Up to 2,000 state employees could opt for unlimited access to preventive and primary health care through a direct patient-provider pilot project created by legislation passed today by the Senate.
"This is a new way to deliver care. It's less expensive, has better outcomes and transforms the doctor patient relationship,” said Jim Kastama, D-Puyallup. “In these practices, doctors are paid to keep you well. Their primary focus is on preventing illnesses."
Instead of paying per medical procedure, direct provider plans pay a provider to keep the patient healthy, installing an incentive for the provider to keep patients from incurring illnesses in the first place.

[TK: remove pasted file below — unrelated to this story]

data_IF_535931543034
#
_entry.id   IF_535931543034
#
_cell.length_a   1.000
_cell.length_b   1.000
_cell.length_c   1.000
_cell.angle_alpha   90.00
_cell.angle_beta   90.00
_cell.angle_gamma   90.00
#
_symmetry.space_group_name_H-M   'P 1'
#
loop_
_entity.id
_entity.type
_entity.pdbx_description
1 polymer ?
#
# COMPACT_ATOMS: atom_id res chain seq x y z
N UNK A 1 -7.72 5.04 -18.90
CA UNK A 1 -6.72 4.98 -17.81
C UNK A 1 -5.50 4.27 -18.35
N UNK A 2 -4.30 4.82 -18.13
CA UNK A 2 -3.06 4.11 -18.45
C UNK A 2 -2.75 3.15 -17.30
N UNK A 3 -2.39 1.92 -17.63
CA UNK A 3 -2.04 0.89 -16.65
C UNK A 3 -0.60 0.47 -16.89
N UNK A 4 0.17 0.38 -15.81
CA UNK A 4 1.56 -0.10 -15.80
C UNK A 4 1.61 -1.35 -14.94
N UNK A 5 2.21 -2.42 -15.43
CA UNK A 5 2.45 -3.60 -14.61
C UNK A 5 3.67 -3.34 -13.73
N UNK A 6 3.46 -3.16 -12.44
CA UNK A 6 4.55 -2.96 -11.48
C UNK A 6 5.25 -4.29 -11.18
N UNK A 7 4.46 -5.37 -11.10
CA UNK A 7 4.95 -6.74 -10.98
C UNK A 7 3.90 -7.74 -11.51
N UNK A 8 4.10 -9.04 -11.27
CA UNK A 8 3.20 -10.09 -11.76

“These plans result in better outcomes and have been proven to reduce downstream health care costs at much as 50 percent,” Kastama said. ”This approach is better for the state, and it’s better for the employee.”
Under Kastama’s Senate Bill 6589, the existing health care plans for state employees would remain in place but up to 2,000 state employees in Pierce and King counties would be given the option of trying direct provider care for the first year. All we are doing is saying those under the Uniform Plan can choose.
“There is no need for catastrophic policies because that is provided under this plan,” Kastama said. “This is just an option with the complete wrap-around of the Uniform Medical Plan.”
SB 6589 passed on a 41-8 vote and now goes to the House for consideration.